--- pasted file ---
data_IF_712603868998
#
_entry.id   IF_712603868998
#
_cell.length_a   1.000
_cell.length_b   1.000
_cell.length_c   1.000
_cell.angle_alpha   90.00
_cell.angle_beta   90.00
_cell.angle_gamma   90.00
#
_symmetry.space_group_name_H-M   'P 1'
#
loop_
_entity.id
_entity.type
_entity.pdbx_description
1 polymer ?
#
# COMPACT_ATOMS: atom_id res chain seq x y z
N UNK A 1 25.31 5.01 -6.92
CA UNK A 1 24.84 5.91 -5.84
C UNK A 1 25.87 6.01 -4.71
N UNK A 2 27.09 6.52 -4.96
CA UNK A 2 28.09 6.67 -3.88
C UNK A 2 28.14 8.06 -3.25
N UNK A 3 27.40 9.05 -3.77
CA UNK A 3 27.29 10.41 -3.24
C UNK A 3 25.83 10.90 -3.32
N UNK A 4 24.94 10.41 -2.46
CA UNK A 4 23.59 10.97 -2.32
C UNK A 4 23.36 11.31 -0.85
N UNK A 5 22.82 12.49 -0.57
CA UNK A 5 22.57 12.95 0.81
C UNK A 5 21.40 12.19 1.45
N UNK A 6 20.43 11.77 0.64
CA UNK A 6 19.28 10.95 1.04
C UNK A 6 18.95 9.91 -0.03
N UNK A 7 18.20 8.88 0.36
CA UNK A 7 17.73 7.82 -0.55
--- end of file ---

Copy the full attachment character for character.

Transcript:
data_IF_712603868998
#
_entry.id   IF_712603868998
#
_cell.length_a   1.000
_cell.length_b   1.000
_cell.length_c   1.000
_cell.angle_alpha   90.00
_cell.angle_beta   90.00
_cell.angle_gamma   90.00
#
_symmetry.space_group_name_H-M   'P 1'
#
loop_
_entity.id
_entity.type
_entity.pdbx_description
1 polymer ?
#
# COMPACT_ATOMS: atom_id res chain seq x y z
N UNK A 1 25.31 5.01 -6.92
CA UNK A 1 24.84 5.91 -5.84
C UNK A 1 25.87 6.01 -4.71
N UNK A 2 27.09 6.52 -4.96
CA UNK A 2 28.09 6.67 -3.88
C UNK A 2 28.14 8.06 -3.25
N UNK A 3 27.40 9.05 -3.77
CA UNK A 3 27.29 10.41 -3.24
C UNK A 3 25.83 10.90 -3.32
N UNK A 4 24.94 10.41 -2.46
CA UNK A 4 23.59 10.97 -2.32
C UNK A 4 23.36 11.31 -0.85
N UNK A 5 22.82 12.49 -0.57
CA UNK A 5 22.57 12.95 0.81
C UNK A 5 21.40 12.19 1.45
N UNK A 6 20.43 11.77 0.64
CA UNK A 6 19.28 10.95 1.04
C UNK A 6 18.95 9.91 -0.03
N UNK A 7 18.20 8.88 0.36
CA UNK A 7 17.73 7.82 -0.55